School Based Training: more dura et aspera

There is a myth about teacher training (well, tbh there are thousands: this is but one!) that somehow the completion of an ITT (ITE) programme from a BA/BEd, through a Masters-led PGCE or School-centred programme to “You have a degree, here’s six weeks on how to cope” means that at the end you are a teacher. Compliant and complex, informed and (to some extent) uniform, here is the student who was Rosie or Ryan and suddenly “Here is Miss Smith, here is Mr Jones, your new teacher.”

It’s September the whatever, and the job you applied for, schmoozed for (and perhaps when you got it felt smug about or trepidacious over) is yours, and you’ve met the team and put a mug in the cupboard in the staffroom and the headteacher introduces you to the class, and you shut the door and smile and you are the teacher.

You know you are a teacher because… Answers on a postcard.  The NUT guidance asks the question “I have QTS: What’s next?”  What indeed?

One of the key things that may keep you in the profession, it seems to me, is how you learn on School Based Training. I’ve written about the “hard and harsh” – what St Benedict calls the dura et aspera –  of parenting before and teaching is not dissimilar, with the important difference that your school-based training gives you a chance to see teaching for real in a way that many modern parents don’t get to see bringing up babies.  Seeing it without rose-tinted specs may be just what you need to keep you going in three years’ time. On a placement you get to (this list is a bit tongue-in-cheek):

  • iron;
  • smile at people you don’t like;
  • sing;
  • be someone special for children;
  • learn children’s limits of patience, attention, social skills – and how (and when) to stretch them;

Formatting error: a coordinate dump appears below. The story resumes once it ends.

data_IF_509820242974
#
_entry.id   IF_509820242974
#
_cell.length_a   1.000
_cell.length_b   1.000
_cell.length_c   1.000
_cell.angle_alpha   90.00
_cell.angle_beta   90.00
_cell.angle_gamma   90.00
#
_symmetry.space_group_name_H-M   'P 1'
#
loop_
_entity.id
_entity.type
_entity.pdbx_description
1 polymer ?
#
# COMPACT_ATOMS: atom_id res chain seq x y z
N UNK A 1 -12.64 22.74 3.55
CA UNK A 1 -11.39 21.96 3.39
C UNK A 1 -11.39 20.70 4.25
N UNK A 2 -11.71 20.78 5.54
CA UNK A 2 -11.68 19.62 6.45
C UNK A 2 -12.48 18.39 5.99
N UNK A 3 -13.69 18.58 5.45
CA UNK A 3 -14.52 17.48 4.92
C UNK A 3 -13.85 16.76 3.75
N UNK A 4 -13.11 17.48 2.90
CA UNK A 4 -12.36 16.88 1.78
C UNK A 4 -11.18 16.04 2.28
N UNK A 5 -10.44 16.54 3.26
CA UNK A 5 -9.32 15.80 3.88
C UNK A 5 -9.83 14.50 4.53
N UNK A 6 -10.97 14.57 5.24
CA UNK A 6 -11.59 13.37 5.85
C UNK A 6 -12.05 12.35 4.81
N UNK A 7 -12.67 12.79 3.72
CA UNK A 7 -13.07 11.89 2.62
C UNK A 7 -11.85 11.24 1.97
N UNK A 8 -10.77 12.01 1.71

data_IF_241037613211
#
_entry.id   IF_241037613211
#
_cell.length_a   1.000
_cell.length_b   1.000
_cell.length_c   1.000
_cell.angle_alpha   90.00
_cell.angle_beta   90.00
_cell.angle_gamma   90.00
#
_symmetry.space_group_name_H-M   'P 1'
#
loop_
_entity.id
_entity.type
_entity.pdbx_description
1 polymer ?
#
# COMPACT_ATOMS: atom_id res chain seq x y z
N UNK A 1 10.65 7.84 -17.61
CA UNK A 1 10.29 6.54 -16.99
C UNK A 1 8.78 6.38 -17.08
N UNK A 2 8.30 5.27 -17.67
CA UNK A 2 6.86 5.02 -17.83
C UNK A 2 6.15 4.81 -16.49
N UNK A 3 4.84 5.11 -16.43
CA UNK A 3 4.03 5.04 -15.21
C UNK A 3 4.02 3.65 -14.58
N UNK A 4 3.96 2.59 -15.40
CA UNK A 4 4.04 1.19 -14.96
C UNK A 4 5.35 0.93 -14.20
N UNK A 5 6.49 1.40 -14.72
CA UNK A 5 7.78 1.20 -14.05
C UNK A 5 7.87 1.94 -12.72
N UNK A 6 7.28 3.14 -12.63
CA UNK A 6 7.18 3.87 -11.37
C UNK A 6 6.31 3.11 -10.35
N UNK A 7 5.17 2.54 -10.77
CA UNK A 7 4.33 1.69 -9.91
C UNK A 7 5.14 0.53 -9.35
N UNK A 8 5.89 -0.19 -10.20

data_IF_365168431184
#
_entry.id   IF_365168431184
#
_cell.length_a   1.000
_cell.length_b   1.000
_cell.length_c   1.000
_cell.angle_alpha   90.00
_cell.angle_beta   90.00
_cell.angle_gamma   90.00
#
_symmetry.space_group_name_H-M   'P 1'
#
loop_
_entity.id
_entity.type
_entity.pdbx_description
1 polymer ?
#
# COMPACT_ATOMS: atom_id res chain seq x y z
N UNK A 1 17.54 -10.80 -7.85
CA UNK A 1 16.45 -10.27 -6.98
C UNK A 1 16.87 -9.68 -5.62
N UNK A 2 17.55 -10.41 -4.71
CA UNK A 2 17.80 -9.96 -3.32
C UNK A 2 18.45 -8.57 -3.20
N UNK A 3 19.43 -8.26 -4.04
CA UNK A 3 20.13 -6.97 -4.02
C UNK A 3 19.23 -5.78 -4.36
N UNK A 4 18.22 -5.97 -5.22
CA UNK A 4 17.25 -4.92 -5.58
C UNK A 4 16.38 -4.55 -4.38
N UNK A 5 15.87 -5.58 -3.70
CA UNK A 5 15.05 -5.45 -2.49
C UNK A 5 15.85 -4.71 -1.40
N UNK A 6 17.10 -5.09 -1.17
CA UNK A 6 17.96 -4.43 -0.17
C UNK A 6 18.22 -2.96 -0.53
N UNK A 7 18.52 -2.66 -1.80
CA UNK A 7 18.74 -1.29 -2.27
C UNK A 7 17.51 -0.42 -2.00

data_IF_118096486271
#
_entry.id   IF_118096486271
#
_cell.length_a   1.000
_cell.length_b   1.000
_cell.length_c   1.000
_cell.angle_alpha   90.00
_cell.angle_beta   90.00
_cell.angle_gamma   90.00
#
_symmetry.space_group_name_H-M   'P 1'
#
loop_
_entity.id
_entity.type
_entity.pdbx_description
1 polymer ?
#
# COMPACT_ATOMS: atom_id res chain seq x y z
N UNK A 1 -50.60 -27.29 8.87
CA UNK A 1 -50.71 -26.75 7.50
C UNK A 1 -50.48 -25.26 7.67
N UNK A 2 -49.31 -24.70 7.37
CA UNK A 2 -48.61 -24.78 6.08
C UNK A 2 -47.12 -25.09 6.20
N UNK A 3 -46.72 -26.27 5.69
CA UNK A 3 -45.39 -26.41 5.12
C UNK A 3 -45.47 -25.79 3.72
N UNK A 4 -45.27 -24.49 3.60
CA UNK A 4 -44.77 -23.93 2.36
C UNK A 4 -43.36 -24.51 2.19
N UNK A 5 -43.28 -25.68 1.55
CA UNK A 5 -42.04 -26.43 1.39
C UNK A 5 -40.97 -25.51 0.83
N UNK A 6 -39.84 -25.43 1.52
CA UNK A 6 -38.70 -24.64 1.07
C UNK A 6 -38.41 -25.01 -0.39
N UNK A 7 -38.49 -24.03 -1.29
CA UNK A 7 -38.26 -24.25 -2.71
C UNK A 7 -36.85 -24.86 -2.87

• learn your own limits of patience, attention, social skills – and how (and when) to stretch them;
  • learn your own language of teaching – do you like “stretching” and “pushing” as models of learning?
  • learn to treasure weekends – switching off is an important skill, if only so you are switched on on Mondays!

You also get to dress up for World Book Day. Something elaborate like the Very Hungry Caterpillar (“How the heck will I teach in this?”) or something less so (“George from George’s Marvellous Medicine? But I’ll just look like any boy!”)?  Something ambiguous (“Mrs Twit? Will they notice I dressed up?”) or something ambitious (“Aslan? I’ll roast in this costume!”).

So how do you learn on School Based Training?

Very Hungry Caterpillars aside, you learn by doing, by picking up (consciously and unconsciously) on how to use your teacher voice, your real smile, or how to identify the people to charm (and please remember the parents!!!) – and by making mistakes.

  • By not backing up your records before you dropped the laptop;
  • by dropping the paintings from the class while they were still not annotated;
  • by saying something so vastly comic you could hardly keep from laughing  out loud (“So while we are learning the /sh/ sound, what could we be shovelling?” [You meant ‘shiny things;’ that’s not what your TA thought]);
  • by forgetting the head’s name with her standing right next to you…

And by wishing you’d gone as Miss Trunchbull instead.

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